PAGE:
If you read articles in the media about the number of people in the United States the Centers for Disease Control and Prevention (CDC) estimates die of influenza each year, the number often quoted is 24,000. That’s a lot of deaths due to the flu. Definitely better get that flu shot.
So what exactly does the CDC say about how it comes up with this number? Well, let’s look at their website, notably the page titled “Estimating Seasonal Influenza-Associated Deaths in the United States: CDC Study Confirms Variability of Flu” athttp://www.cdc.gov/flu/about/disease/us_flu-related_deaths.htm
The page opens with the question, “What are seasonal influenza-related deaths?” This is good, because it gives you an idea of what deaths they attribute to the flu. Here’s the CDC’s answer: “Seasonal influenza-related deaths are deaths that occur in people for whom seasonal influenza infection was likely a contributor to the cause of death, but not necessarily the primary cause of death.”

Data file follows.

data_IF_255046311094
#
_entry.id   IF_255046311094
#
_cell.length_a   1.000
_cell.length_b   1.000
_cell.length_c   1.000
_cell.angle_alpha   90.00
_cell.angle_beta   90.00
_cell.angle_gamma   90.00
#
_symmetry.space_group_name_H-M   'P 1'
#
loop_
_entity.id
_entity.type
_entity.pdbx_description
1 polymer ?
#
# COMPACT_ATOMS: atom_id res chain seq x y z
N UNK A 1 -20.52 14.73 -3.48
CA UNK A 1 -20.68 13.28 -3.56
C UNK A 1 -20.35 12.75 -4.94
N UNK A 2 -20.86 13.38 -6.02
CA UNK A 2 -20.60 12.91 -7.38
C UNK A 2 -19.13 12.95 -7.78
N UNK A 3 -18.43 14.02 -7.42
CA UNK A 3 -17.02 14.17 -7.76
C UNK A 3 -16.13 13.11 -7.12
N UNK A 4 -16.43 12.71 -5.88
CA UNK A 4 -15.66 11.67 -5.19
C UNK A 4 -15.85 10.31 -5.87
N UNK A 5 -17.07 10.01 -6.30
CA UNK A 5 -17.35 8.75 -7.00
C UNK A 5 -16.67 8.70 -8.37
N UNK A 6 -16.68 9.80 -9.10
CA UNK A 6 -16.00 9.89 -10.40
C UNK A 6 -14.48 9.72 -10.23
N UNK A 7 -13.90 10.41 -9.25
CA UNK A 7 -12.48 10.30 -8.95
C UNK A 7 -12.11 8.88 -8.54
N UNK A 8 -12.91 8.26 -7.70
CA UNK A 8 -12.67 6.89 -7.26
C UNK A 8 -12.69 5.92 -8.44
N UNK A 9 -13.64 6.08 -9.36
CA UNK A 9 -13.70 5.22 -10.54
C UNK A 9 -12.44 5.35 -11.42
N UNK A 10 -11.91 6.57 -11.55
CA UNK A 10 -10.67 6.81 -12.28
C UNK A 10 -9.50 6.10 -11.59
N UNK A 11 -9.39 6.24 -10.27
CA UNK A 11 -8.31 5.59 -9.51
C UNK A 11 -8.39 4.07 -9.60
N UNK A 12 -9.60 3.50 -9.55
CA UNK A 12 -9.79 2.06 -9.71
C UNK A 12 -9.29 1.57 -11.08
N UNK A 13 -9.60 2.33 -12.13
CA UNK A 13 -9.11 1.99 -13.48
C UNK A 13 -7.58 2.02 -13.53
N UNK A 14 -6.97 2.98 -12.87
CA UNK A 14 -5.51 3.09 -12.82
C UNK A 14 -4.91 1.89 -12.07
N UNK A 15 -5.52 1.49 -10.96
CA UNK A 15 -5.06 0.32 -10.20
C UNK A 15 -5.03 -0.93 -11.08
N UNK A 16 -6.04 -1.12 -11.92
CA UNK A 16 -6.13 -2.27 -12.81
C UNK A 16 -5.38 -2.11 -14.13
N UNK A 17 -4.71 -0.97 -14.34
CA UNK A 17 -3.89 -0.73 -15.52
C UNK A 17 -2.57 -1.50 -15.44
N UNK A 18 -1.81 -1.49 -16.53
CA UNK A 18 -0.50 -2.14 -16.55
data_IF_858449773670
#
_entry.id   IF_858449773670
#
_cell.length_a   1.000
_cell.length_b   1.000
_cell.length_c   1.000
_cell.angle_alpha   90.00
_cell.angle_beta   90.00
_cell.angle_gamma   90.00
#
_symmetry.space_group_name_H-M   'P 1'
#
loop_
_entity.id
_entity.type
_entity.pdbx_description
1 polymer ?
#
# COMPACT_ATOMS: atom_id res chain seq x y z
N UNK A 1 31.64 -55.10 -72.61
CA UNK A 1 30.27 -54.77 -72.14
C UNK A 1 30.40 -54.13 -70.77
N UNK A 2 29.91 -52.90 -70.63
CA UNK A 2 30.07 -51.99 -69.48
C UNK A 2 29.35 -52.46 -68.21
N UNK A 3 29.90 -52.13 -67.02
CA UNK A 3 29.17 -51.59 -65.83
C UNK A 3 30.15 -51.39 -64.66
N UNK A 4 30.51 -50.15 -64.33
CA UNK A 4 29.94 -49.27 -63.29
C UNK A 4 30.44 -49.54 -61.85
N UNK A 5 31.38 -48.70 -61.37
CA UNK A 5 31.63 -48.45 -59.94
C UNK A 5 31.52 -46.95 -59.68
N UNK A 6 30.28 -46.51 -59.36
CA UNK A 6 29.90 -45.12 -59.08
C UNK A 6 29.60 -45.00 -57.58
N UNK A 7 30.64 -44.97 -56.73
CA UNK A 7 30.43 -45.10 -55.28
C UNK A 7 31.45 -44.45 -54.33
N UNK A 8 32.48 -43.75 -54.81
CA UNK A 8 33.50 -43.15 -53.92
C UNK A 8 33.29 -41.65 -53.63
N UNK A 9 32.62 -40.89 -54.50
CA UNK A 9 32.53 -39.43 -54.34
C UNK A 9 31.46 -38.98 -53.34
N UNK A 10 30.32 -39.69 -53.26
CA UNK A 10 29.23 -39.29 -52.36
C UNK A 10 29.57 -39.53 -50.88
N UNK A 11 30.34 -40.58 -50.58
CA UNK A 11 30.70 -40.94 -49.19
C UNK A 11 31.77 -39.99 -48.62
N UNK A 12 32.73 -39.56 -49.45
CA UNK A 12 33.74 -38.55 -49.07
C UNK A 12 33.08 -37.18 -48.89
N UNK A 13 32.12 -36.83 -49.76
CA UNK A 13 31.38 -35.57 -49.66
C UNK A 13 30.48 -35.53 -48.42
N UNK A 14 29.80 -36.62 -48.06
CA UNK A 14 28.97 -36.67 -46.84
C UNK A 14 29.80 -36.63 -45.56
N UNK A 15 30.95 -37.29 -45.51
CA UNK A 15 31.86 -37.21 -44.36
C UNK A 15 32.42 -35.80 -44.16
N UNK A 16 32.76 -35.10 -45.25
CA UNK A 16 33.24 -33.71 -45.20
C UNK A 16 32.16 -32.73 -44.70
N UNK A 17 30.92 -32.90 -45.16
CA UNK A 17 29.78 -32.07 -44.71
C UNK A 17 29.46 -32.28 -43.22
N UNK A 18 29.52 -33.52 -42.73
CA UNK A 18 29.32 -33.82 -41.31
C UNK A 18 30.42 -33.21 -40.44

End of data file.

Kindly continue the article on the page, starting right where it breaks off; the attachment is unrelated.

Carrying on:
Hmm, interesting. So the CDC is factoring in deaths that are primarily caused by something else? Fascinating.
Then there’s the question, “Does CDC know the exact number of people who die from seasonal flu each year?” Here’s the first line of the CDC’s response: “CDC does not know exactly how many people die from seasonal flu each year.”
Hmm, well that’s reasonable. I mean, nobody really thought the CDC knows exactly how many people die each year of the flu. It’s assumed that the CDC has some formula that it relies on to provide the estimate. In fact, the CDC says it uses “statistical models to estimate the annual number of seasonal flu-related deaths.”
So what exactly are these statistical models? I mean, you wouldn’t just expect the public to take a government agency at its word, would you? Of course not.
Here’s what the CDC has to say about the statistic model that it uses: “CDC estimates of annual influenza-associated deaths in the United States are made using well-established scientific methods that have been reviewed by scientists outside of CDC.”
Hmm, how silly. Guess it does come down to trust, after all.
— Marco Cáceres